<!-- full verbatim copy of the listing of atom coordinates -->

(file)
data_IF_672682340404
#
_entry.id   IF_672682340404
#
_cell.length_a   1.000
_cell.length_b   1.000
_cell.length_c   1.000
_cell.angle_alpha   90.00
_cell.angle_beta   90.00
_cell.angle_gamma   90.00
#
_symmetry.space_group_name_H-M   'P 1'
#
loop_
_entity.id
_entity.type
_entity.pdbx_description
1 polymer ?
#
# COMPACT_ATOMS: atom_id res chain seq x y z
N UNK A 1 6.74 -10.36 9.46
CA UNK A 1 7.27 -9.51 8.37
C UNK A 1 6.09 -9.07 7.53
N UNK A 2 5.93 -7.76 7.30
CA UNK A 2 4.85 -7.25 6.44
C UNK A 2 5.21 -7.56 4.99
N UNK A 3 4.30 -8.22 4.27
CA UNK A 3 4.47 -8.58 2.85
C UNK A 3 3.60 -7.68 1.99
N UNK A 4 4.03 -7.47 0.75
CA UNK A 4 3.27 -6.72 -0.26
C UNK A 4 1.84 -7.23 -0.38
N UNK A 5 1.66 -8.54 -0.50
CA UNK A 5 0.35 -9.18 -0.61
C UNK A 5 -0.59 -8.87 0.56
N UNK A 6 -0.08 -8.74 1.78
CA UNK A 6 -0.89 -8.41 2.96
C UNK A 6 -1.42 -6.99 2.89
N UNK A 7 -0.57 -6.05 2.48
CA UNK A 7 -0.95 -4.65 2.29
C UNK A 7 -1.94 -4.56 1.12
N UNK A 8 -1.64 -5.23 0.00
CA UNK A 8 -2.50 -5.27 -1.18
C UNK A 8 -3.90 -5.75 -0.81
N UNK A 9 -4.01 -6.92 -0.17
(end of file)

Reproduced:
data_IF_672682340404
#
_entry.id   IF_672682340404
#
_cell.length_a   1.000
_cell.length_b   1.000
_cell.length_c   1.000
_cell.angle_alpha   90.00
_cell.angle_beta   90.00
_cell.angle_gamma   90.00
#
_symmetry.space_group_name_H-M   'P 1'
#
loop_
_entity.id
_entity.type
_entity.pdbx_description
1 polymer ?
#
# COMPACT_ATOMS: atom_id res chain seq x y z
N UNK A 1 6.74 -10.36 9.46
CA UNK A 1 7.27 -9.51 8.37
C UNK A 1 6.09 -9.07 7.53
N UNK A 2 5.93 -7.76 7.30
CA UNK A 2 4.85 -7.25 6.44
C UNK A 2 5.21 -7.56 4.99
N UNK A 3 4.30 -8.22 4.27
CA UNK A 3 4.47 -8.58 2.85
C UNK A 3 3.60 -7.68 1.99
N UNK A 4 4.03 -7.47 0.75
CA UNK A 4 3.27 -6.72 -0.26
C UNK A 4 1.84 -7.23 -0.38
N UNK A 5 1.66 -8.54 -0.50
CA UNK A 5 0.35 -9.18 -0.61
C UNK A 5 -0.59 -8.87 0.56
N UNK A 6 -0.08 -8.74 1.78
CA UNK A 6 -0.89 -8.41 2.96
C UNK A 6 -1.42 -6.99 2.89
N UNK A 7 -0.57 -6.05 2.48
CA UNK A 7 -0.95 -4.65 2.29
C UNK A 7 -1.94 -4.56 1.12
N UNK A 8 -1.64 -5.23 0.00
CA UNK A 8 -2.50 -5.27 -1.18
C UNK A 8 -3.90 -5.75 -0.81
N UNK A 9 -4.01 -6.92 -0.17